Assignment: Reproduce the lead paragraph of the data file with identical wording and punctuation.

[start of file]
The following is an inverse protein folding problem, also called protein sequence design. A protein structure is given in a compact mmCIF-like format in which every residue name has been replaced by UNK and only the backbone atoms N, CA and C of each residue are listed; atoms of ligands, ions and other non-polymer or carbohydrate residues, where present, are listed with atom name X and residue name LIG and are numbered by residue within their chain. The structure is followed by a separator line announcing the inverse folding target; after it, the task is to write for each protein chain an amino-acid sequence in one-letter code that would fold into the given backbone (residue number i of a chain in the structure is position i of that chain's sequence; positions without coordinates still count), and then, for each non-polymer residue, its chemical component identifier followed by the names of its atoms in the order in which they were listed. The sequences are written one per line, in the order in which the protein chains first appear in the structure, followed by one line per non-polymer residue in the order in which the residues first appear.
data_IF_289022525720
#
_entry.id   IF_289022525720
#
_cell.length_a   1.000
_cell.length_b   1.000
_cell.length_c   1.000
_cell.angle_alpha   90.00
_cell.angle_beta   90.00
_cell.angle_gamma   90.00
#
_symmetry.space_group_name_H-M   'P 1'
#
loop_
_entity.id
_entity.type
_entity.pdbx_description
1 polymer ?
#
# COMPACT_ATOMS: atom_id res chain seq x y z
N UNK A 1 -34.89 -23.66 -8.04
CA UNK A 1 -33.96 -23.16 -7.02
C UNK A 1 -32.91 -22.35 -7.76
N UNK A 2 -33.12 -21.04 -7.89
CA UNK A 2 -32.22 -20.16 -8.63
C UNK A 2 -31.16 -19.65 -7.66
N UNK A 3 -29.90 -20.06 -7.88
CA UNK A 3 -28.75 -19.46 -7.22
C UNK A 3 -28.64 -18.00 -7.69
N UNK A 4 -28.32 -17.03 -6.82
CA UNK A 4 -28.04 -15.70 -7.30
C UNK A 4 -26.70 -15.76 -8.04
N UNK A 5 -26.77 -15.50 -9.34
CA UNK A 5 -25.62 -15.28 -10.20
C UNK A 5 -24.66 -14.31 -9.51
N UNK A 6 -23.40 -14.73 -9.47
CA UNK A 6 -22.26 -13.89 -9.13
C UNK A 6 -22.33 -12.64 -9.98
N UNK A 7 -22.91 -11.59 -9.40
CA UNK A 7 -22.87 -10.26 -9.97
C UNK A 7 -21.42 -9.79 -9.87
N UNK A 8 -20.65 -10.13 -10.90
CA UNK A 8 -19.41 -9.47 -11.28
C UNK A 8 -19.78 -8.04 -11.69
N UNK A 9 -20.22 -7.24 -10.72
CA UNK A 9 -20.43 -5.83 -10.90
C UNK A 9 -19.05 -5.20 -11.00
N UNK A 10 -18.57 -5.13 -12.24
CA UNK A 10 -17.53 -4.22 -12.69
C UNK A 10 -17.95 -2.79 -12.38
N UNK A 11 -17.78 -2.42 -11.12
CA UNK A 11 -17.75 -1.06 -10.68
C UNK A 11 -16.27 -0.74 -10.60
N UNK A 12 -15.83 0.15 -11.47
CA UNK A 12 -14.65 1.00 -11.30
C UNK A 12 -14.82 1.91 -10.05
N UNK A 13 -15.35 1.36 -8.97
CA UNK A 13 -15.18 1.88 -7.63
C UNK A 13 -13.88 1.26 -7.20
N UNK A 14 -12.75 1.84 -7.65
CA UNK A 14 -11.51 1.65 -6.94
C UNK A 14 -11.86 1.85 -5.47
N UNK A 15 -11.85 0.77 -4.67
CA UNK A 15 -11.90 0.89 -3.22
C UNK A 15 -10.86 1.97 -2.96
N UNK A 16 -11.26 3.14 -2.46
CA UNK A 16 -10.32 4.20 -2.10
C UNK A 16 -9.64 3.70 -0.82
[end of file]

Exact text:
The following is an inverse protein folding problem, also called protein sequence design. A protein structure is given in a compact mmCIF-like format in which every residue name has been replaced by UNK and only the backbone atoms N, CA and C of each residue are listed; atoms of ligands, ions and other non-polymer or carbohydrate residues, where present, are listed with atom name X and residue name LIG and are numbered by residue within their chain. The structure is followed by a separator line announcing the inverse folding target; after it, the task is to write for each protein chain an amino-acid sequence in one-letter code that would fold into the given backbone (residue number i of a chain in the structure is position i of that chain's sequence; positions without coordinates still count), and then, for each non-polymer residue, its chemical component identifier followed by the names of its atoms in the order in which they were listed. The sequences are written one per line, in the order in which the protein chains first appear in the structure, followed by one line per non-polymer residue in the order in which the residues first appear.